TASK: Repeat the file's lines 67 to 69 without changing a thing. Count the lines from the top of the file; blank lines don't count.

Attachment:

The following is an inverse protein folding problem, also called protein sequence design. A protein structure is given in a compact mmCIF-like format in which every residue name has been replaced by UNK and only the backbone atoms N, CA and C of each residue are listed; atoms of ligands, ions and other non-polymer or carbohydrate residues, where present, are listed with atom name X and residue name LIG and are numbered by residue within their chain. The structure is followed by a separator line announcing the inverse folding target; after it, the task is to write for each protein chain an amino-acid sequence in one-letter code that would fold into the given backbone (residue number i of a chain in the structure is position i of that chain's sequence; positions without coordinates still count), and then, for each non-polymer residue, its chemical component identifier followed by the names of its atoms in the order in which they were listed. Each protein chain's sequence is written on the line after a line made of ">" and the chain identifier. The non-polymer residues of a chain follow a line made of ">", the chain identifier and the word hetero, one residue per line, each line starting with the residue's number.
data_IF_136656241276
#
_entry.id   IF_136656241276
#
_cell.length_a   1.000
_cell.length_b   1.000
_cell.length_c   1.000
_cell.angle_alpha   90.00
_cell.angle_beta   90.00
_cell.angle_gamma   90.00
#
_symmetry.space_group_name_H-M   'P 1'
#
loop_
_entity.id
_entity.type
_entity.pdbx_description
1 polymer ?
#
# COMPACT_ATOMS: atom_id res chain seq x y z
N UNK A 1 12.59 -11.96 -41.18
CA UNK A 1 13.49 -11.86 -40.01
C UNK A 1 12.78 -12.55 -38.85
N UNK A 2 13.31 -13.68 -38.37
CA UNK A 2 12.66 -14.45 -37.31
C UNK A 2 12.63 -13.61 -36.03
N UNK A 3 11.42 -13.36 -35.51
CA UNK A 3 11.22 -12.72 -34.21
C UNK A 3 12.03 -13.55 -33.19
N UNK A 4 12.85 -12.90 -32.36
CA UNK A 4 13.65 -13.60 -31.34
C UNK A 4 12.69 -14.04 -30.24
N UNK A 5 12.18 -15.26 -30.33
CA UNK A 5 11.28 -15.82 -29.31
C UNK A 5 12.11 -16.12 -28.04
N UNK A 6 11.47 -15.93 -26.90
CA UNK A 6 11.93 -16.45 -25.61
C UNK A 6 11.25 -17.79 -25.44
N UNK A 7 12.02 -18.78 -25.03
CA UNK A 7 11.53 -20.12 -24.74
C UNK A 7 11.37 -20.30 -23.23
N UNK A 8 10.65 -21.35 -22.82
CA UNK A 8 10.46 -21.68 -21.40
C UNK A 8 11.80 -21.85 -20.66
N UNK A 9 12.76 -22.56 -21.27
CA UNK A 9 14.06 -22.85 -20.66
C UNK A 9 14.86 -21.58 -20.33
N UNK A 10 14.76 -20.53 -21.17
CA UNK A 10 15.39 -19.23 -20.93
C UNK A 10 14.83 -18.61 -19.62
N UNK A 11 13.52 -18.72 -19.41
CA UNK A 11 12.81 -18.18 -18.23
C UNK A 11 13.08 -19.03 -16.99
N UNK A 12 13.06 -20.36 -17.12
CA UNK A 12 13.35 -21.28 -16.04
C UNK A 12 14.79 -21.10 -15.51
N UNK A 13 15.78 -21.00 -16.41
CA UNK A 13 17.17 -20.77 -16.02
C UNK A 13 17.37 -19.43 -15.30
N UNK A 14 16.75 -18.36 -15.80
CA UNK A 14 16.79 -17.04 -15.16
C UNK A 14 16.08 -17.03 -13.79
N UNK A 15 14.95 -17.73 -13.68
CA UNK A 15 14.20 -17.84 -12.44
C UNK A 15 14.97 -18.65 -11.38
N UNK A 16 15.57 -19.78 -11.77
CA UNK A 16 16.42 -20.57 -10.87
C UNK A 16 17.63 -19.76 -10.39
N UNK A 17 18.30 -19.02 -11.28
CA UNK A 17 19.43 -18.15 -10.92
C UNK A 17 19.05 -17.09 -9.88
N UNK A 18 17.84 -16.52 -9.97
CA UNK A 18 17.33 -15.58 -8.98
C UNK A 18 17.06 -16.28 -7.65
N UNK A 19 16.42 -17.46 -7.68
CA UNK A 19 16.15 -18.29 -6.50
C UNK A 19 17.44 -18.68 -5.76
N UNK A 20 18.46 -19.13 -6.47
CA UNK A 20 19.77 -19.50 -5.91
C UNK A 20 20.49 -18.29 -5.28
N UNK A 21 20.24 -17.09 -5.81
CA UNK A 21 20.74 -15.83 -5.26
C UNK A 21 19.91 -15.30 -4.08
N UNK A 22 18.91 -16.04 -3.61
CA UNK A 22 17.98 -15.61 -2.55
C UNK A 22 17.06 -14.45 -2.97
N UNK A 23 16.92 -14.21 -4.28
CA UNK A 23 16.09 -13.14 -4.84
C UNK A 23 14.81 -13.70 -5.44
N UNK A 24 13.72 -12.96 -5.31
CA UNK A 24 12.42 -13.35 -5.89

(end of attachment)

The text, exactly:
N UNK A 16 15.57 -19.78 -11.77
CA UNK A 16 16.42 -20.57 -10.87
C UNK A 16 17.63 -19.76 -10.39